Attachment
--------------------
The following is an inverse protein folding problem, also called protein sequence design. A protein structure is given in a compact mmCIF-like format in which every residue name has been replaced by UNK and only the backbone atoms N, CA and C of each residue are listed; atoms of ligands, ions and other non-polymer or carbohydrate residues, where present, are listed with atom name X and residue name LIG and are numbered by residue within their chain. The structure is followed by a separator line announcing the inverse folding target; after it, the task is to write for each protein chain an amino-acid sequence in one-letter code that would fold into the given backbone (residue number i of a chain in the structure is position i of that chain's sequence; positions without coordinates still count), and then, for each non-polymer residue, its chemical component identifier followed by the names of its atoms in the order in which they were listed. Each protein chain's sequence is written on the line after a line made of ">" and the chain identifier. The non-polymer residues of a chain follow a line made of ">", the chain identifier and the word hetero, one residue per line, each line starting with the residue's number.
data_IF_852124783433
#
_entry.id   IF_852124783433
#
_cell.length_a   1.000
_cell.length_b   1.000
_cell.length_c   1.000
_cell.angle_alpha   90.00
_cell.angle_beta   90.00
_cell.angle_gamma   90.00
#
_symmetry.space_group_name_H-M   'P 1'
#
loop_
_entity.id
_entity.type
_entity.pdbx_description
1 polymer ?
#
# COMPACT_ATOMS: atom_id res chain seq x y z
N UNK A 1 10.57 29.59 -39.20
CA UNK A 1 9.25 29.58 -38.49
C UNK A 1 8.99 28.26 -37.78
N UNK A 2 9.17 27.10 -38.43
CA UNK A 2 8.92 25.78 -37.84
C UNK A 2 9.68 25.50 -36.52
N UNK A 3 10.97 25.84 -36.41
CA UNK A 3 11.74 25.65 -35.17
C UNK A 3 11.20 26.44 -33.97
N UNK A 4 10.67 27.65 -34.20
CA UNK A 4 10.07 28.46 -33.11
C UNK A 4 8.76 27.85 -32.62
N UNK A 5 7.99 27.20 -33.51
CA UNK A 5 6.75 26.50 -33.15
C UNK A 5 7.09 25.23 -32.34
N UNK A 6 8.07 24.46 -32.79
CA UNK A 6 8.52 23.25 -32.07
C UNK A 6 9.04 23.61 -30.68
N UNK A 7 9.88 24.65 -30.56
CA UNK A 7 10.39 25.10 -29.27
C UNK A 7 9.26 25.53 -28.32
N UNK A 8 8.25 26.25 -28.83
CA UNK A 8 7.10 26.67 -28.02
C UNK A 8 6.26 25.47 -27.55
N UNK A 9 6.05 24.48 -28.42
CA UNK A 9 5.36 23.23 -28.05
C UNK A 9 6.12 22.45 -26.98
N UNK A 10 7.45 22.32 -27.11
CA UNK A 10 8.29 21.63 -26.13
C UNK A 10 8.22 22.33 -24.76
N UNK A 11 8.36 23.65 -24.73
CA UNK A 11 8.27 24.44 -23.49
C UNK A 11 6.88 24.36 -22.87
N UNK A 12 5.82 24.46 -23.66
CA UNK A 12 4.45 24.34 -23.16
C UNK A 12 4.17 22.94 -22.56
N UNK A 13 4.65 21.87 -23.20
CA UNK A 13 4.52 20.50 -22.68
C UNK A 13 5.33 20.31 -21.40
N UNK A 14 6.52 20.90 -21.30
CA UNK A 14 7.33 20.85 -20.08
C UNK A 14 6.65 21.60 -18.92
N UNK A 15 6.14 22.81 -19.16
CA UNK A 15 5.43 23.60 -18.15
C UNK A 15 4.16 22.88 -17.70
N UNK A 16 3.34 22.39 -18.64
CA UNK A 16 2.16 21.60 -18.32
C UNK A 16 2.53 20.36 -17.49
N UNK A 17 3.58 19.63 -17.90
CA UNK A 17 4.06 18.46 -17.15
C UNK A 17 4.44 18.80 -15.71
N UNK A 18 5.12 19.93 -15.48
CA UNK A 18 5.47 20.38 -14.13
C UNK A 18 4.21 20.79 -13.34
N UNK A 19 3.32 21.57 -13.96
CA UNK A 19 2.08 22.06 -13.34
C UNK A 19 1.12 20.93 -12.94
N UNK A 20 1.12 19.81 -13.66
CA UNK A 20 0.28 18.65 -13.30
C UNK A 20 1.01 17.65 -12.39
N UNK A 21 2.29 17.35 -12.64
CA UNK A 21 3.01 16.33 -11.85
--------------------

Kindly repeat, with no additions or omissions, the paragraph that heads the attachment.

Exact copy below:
The following is an inverse protein folding problem, also called protein sequence design. A protein structure is given in a compact mmCIF-like format in which every residue name has been replaced by UNK and only the backbone atoms N, CA and C of each residue are listed; atoms of ligands, ions and other non-polymer or carbohydrate residues, where present, are listed with atom name X and residue name LIG and are numbered by residue within their chain. The structure is followed by a separator line announcing the inverse folding target; after it, the task is to write for each protein chain an amino-acid sequence in one-letter code that would fold into the given backbone (residue number i of a chain in the structure is position i of that chain's sequence; positions without coordinates still count), and then, for each non-polymer residue, its chemical component identifier followed by the names of its atoms in the order in which they were listed. Each protein chain's sequence is written on the line after a line made of ">" and the chain identifier. The non-polymer residues of a chain follow a line made of ">", the chain identifier and the word hetero, one residue per line, each line starting with the residue's number.